This framework, together with the approach that considers power in its structural, rather than simply repressive, dimension, is important in understanding some of the reactions of the victims of domestic violence who we interviewed. The attitudes analysed during the study varied considerably, ranging from apparent submission to a situation over which women felt they had no control, to taking measures to protect themselves, such as laying a complaint or even to complete despair. However, as we were working through formal and informal conflict resolution structures, all of the women had sooner or later opted to complain, having reached their breaking point. Conrad (undated) defines this point as “an intolerable situation that impels the victim to have the event recorded”. We may also say that, by choosing to resort to these non-family structures, women show their recognition of their incapacity to resolve their problems themselves. The victims had used other strategies before this point, which, if not combative, were at least aimed at self-protection. Most of the measures taken by the women who suffer this type of violence may not be sufficient to put an end to the violence, but are mainly aimed at self-preservation and survival. For example, remaining silent can be a deliberate strategy to interrupt escalating violence during a violent outburst.

Other more active strategies were observed, where women make an effort to escape from the insecurity forced on them by a violent relationship. For example, one victim said: “I bought a plot of land without saying anything [to her husband] because of the situation I was living in. I had to organise a place to stay with my children because he didn’t want me any more” (35 years old, being served at a Help Centre). The husband, who felt offended that he hadn’t been informed, complained about his wife’s behaviour.

In an extreme case, we observed two opposing reactions from the same victim, which can only be understood in the context of continuous and systematic violence. First, this victim attempted to commit suicide:

“I reached a point when…. It was in 1991: I got some kerosene and poured it over myself because I wanted to die, I didn’t have any other solution. I really didn’t have a way out. Who was I going to tell? Because for me, when I have problems, I don’t have anyone to talk to. (…) I just thought that it was worth killing myself because I don’t have anyone to turn to. You see, I used kerosene and got some matches. I started to light the matches, but I finished the whole box and not one of them lit. The children broke down the bathroom door and pulled me out, all wet with kerosene” (49 years old, interview).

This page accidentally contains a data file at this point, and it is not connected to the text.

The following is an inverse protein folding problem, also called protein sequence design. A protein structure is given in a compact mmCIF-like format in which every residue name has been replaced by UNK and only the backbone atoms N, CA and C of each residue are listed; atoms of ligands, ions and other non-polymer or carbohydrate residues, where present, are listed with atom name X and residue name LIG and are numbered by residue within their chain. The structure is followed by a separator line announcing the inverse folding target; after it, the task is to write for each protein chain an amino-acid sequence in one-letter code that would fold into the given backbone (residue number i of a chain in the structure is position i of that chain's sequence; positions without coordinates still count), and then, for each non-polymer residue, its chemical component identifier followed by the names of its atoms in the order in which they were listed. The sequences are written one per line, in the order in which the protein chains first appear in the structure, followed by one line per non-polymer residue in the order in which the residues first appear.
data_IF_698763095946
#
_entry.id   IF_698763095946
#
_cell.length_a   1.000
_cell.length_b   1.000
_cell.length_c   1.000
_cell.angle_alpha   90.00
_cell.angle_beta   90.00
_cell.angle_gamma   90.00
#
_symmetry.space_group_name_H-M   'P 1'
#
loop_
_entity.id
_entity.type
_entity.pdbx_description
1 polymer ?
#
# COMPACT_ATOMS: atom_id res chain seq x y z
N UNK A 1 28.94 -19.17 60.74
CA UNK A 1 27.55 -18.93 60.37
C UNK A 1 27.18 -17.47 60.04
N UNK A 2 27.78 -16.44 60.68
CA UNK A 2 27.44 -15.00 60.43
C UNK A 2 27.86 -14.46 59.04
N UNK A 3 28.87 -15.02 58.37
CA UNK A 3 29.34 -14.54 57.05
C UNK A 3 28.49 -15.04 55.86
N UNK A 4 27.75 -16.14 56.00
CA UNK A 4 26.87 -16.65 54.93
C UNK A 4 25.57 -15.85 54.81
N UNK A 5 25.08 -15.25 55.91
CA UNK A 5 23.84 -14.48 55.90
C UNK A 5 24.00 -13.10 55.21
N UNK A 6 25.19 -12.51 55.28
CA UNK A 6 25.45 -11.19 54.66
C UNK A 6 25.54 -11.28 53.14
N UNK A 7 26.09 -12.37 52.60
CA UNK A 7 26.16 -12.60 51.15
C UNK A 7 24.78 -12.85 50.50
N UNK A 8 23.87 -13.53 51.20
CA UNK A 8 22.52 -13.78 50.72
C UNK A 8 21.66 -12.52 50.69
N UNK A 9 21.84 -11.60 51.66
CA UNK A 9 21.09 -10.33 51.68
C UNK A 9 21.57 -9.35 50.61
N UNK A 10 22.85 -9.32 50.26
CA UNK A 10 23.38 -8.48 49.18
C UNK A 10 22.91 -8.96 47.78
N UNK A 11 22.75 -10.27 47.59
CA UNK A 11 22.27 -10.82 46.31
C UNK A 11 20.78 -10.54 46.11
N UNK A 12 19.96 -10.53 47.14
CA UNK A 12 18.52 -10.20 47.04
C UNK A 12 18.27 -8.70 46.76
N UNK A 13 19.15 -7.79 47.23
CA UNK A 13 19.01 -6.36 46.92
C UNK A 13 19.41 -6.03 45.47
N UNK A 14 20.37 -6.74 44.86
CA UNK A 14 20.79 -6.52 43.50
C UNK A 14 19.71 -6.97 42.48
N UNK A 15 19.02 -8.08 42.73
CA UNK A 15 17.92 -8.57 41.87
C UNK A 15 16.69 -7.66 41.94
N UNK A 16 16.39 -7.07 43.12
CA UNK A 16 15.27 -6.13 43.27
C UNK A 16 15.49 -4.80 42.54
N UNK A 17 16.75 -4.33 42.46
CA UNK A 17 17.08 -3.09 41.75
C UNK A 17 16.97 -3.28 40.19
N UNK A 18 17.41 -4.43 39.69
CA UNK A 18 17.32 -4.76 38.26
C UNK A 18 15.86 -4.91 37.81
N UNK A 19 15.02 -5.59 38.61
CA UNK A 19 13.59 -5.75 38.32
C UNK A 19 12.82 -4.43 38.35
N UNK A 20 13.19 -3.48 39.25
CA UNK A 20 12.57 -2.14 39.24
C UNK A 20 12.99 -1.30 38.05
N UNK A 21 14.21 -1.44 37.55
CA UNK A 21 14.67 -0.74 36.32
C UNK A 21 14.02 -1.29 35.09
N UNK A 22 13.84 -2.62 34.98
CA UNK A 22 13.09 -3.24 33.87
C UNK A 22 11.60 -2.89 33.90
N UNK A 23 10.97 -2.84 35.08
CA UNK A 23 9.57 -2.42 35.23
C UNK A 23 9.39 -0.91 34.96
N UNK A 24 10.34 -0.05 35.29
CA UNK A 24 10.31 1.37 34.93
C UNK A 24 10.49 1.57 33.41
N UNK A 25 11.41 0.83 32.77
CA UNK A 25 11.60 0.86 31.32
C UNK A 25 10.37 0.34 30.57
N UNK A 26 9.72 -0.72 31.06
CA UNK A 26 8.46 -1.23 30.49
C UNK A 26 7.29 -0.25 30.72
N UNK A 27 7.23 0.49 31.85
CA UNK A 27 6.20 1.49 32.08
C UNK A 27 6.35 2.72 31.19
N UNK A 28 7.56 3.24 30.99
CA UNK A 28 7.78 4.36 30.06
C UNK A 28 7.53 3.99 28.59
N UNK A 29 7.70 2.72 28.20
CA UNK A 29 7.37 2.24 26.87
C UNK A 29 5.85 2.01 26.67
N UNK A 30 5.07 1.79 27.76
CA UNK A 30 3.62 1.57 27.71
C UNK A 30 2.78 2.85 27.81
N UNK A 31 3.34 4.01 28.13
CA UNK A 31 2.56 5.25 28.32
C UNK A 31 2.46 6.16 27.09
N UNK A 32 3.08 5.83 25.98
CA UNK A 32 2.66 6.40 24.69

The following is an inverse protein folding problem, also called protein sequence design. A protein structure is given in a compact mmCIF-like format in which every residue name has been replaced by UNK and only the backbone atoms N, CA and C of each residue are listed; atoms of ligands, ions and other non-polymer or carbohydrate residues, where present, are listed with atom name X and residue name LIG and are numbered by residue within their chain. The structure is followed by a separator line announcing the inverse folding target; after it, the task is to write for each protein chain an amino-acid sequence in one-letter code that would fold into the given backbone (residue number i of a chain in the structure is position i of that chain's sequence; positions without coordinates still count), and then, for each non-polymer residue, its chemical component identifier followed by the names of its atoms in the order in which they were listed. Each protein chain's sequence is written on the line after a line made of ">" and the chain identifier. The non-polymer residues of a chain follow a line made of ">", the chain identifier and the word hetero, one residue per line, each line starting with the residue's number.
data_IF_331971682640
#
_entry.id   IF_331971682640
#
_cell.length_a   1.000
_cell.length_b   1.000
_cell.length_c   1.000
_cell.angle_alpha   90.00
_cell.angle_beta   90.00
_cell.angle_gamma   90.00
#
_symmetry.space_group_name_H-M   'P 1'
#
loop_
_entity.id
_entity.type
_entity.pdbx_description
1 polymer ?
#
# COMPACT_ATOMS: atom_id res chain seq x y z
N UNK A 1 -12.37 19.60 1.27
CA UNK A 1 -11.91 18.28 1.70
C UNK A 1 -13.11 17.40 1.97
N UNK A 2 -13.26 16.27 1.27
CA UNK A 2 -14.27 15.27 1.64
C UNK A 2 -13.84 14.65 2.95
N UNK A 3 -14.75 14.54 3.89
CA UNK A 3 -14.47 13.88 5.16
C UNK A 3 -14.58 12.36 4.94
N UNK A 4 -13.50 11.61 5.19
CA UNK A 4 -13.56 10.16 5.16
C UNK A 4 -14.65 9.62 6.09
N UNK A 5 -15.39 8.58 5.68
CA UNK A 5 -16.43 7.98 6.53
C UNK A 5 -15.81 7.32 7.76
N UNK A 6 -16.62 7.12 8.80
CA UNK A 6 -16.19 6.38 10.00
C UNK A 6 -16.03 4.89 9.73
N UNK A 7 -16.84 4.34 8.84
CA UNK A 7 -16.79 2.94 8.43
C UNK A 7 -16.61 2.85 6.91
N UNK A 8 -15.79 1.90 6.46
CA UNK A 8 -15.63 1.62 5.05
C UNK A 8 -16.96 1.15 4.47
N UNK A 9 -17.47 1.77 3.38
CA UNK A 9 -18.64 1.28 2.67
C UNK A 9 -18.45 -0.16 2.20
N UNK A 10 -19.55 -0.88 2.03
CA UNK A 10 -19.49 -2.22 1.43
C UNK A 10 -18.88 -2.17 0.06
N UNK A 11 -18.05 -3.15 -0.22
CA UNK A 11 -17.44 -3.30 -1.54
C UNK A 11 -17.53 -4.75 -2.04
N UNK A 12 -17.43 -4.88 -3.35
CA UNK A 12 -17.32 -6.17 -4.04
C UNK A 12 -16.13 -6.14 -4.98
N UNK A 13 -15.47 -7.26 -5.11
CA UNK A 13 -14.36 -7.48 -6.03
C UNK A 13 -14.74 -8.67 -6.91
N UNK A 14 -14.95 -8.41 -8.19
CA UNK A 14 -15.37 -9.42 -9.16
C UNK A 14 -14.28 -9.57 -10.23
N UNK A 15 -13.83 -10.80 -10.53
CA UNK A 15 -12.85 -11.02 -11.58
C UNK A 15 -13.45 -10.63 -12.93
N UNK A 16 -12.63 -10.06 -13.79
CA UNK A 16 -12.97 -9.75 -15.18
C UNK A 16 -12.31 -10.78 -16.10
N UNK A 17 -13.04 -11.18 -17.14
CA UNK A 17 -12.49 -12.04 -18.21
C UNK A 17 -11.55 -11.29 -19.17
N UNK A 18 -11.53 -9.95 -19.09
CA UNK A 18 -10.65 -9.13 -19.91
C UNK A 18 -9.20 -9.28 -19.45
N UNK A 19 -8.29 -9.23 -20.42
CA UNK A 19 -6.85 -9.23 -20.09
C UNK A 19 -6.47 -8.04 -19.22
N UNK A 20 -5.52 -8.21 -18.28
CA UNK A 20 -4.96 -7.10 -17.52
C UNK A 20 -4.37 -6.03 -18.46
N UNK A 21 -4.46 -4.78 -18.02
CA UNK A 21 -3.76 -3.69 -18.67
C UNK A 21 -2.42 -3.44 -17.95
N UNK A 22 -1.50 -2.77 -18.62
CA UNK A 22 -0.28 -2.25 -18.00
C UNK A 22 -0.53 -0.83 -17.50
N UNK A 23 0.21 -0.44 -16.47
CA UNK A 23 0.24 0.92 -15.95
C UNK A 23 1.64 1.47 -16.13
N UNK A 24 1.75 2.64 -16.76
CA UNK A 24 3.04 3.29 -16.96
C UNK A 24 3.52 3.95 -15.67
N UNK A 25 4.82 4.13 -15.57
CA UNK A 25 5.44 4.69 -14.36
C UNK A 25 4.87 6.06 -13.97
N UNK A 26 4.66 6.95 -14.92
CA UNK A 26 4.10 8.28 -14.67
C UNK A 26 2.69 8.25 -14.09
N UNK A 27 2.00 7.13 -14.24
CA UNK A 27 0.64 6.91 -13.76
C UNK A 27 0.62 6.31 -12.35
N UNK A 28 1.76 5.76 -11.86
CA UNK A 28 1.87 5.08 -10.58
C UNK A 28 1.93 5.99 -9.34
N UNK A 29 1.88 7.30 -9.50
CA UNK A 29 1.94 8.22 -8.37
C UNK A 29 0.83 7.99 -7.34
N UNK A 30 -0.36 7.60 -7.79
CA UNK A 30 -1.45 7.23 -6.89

Secondly, the same victim confessed that she wanted to kill her partner with his gun (he is a soldier):

“I reached the point when I too wanted to kill. I wanted to do it with his gun, because, well, I couldn’t see any other way. (…) Yes, Satan was with me and it was he who took the gun, wanting to shoot. Satan was inside my head and I didn’t argue with him any more…” (49 years old, interview).

This statement is important in revealing how the desire to commit suicide and to murder can be reactions to the same intolerable situation. Carrier (2003) reminds us that in situations of conjugal violence, women usually kill to defend themselves or escape their aggressor (preservation strategy) and/or to protect the children. Men, on the other hand, usually kill to prevent their spouse from escaping from them (an appropriation or control strategy), for example, when separation is imminent.

How then, do these women reach the point of laying a complaint? For us, the importance of accusations has to do with making the problem of violence visible, and is also necessary if the problem is to be analysed and combated. As Garcia and Bedolla (undated) confirm, denunciation, promoted by the feminist movement, can provide an indication of women’s levels of resistance to the violence which affects them and also offers indicators regarding the complexity and diversity of the problem that are essential if the problem is to be fought. The same authors speak of how difficult it is for the victims to denounce their aggressors. Socialised in a culture in which the highest attainment for women is motherhood and marriage, the victims tolerate violent situations in silence, not daring to endanger their “stability” by denouncing their aggressor. “I’m not going to complain. What would I say? Where could I go? He is my father. I was handed over to him by my father. Besides this, he’s the father of my children, and I like my home” (49 years old, interview).